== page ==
Such a humane alternative will not cost ten cents a head. It will not yield valuable organs. It will produce a society consisting entirely of productive citizens and their dependents, which takes Robert Putnam’s research to its opposite endpoint. Those who have experienced no such society are mistaken to scoff at it; had they ever tasted any such community, they would never give it up. The King who brings it will silence catcalls and make believers.
Let’s approach this problem of human dependency in more detail. What does the King do with his mindless, menacing, misbegotten masses?
First, the King’s law is that either a human being is a free, taxpaying yeoman, or a ward. A ward is any dependent—anyone not responsible to provide for his or her support. The general principle of wardship is that every ward must have a patron, who is responsible for supporting the ward, authorized to direct and discipline the ward, and liable for the ward’s offenses. This is not my idea—it is straight out of Roman law.
The trivial and common example of the patron-ward relationship is the relationship between parents and children, or children and their superannuated parents. Familial dependents are simply none of the King’s business; his law upholds, rather than challenging, these structures.
We turn, therefore, to wards of the State. These come in three classes: (a) criminal, (b) indigent, and (c) mentally incompetent. (a) and (c) are always with us; the heart of the Dire Problem is (b), because there is no realistic constraint on the size of (b). Indeed, as we approach the Singularity, (b) tends to include everyone—golden brains or not. That is, as machine intelligence increases, economic demand for human intelligence at every level goes to zero. Oops!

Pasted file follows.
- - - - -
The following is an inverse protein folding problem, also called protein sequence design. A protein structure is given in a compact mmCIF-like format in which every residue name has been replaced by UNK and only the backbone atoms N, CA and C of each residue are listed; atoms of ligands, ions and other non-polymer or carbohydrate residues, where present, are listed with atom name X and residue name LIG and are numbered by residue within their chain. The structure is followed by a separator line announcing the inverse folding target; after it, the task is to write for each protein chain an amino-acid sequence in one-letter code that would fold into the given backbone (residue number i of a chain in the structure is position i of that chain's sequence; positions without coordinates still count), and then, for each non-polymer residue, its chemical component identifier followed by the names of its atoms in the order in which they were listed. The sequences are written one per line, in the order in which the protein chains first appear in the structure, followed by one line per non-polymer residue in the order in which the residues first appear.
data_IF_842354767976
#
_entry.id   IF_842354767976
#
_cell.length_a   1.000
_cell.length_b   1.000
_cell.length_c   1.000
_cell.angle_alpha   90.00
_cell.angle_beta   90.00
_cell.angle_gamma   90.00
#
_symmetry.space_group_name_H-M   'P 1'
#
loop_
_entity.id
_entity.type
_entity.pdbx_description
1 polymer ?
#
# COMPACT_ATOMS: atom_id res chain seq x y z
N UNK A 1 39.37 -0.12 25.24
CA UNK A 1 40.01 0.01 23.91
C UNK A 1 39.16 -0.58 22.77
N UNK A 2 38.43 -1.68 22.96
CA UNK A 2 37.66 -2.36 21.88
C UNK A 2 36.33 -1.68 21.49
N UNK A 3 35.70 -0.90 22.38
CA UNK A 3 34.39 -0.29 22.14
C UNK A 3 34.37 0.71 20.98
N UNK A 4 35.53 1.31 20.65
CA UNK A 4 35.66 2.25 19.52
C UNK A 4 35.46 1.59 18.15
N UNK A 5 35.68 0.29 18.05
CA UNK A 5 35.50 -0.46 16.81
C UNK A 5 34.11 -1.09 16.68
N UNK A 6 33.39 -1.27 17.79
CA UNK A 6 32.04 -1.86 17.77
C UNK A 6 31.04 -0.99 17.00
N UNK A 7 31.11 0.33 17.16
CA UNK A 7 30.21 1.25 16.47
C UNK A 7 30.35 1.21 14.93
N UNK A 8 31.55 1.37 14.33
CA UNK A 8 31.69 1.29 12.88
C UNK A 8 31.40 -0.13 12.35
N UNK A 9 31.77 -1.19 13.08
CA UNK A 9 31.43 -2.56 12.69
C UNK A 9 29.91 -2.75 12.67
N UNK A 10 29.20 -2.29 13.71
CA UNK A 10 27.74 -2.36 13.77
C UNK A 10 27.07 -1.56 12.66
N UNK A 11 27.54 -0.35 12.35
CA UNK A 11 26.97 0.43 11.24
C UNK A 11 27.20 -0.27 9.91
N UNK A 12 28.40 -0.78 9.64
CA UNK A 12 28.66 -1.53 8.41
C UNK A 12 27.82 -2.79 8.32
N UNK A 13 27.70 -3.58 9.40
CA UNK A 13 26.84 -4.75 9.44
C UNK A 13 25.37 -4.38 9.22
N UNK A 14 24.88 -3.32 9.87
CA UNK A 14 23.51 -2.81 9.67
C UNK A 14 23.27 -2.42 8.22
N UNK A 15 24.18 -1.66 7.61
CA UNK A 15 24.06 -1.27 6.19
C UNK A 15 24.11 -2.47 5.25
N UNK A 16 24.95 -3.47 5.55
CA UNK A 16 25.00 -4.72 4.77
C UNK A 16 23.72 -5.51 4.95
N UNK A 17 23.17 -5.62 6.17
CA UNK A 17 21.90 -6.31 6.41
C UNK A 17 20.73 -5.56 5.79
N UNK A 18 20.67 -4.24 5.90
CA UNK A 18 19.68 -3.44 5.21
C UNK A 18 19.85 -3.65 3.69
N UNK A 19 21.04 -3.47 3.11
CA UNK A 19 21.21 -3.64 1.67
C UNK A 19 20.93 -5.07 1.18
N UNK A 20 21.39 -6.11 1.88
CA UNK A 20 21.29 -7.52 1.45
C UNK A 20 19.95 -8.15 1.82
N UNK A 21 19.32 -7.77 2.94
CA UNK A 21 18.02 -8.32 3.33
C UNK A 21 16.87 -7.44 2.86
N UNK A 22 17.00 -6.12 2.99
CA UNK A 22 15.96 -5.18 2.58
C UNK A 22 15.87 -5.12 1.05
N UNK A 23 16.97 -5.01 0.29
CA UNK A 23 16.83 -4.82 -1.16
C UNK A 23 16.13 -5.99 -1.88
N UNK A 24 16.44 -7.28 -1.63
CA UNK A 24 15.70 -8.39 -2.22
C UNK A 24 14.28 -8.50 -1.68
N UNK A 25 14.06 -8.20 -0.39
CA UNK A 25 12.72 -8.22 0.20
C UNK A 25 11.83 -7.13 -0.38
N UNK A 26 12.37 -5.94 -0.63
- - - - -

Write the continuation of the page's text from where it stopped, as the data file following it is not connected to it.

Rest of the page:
As we’ll see, the solution for (b) may help us with both (c) and (a). (c) is immemorial—I have little to say on the question. As for (a), crime does not much trouble the King—not with his aggressive use of modern forensic and security technologies.
Widespread crime is an epiphenomenon of democracy. In Royal California, you are much more likely to be attacked by a wild animal than a feral human, and there are none of either in the cities. Dangerous bipeds are simply not in circulation. So long as your children are old enough to understand traffic safety, they can wander up and down Market Street all night if you care to let them.
The standard of public safety is independent of the threat. Whether your rights are violated by an agent of the King or an independent criminal, you experience the same violation. The democratic failure to eradicate crime is thus best defined as a form of state terror, with the same unlovely motivations always found in a government which torments its subjects. (Crime in Britain, for instance, increased by two orders of magnitude in the last century, as that country terminated its ancient aristocracy and entered its present democratic tailspin.)